Meaby & Co – Solicitors Specialising in all areas of Corporate Insolvency
What is corporate insolvency?
Under English law a company is considered to be insolvent if it is unable to pay its debts. There are two tests for corporate insolvency:
- the cash-flow test: is the company currently, or will it in the future, be unable to pay its debts as and when they fall due for payment?
- the balance sheet test: is the value of the company’s assets less than the amount of its liabilities, taking into account as-yet uncertain and future liabilities?
What are the consequences of a company’s insolvency?
Depending on the facts of a given case, the following consequences of corporate insolvency may apply:
Increased risk of personal claims and directors’ disqualification. The directors of an insolvent company have a duty to put the interests of creditors ahead of all other interests. If they continue to trade beyond the point when insolvent liquidation becomes unavoidable they risk serious personal and professional consequences.
Heightened risk of formal insolvency procedure
A winding-up petition may be issued against the company by a creditor who has served a statutory demand for payment. This may result in the company being placed into compulsory liquidation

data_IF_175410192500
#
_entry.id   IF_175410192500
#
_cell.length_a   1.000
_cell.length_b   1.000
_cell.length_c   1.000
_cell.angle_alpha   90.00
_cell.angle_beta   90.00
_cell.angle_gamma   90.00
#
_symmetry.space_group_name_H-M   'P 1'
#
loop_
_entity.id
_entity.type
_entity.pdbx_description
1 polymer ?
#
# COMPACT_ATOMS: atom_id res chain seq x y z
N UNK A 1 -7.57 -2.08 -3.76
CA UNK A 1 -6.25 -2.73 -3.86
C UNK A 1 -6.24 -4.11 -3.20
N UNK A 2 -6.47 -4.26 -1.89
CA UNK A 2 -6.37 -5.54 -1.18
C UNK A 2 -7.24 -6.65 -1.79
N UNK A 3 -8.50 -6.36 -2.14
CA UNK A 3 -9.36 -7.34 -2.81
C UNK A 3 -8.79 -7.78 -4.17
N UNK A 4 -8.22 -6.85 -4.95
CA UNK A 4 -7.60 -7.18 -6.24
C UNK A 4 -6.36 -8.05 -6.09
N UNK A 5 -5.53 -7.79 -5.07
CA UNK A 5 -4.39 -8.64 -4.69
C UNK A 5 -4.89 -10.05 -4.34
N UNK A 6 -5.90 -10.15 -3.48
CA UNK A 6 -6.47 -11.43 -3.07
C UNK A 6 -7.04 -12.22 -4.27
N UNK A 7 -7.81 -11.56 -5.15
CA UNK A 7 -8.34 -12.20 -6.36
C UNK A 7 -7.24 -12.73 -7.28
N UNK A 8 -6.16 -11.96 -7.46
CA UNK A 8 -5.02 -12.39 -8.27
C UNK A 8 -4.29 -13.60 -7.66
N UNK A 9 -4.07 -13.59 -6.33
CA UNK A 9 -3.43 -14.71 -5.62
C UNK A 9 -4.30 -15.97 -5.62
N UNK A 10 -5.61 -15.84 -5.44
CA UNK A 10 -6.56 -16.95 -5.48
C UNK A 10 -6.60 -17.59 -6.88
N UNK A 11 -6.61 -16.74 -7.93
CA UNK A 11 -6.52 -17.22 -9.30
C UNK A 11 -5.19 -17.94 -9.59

Any disposal of assets will be void once a winding-up petition has been presented. A company that wishes to sell goods or make payments for supplies while a winding-up petition is in progress, must obtain authorisation from the court first.
Default under banking facilities. Insolvency and the instigation of a formal insolvency procedure may be considered an event of default under any banking facilities held by the company. Default will entitle the lender to take steps to enforce any security it holds
Withdrawal of support from suppliers and customers. Insolvency may also be a trigger event, entitling suppliers and customers to take protective measures under contracts with the company. This can include termination of contracts and other enforcement measures
Transactions can be reviewed and reversed. If an insolvent company is subsequently placed into liquidation or administration, any transactions the company entered into for a period of up to two years before the insolvency procedure began can be reviewed on application by the appointed insolvency practitioner. For further details please contact us, our details are below.
If a company is insolvent what happens next?
There a a number of things that may happen and we will guide you through the process.
- Insolvency – A company can be placed into a formal insolvency procedure by its directors, shareholders, creditors or the court. How it is done will depend on the facts of each case and the procedure involved.
- Administration – This is a collective corporate rescue procedure run for the benefit of all creditors, under which the company’s assets are protected by virtue of a statutory ‘moratorium’, or stoppage, of any forms of creditor action.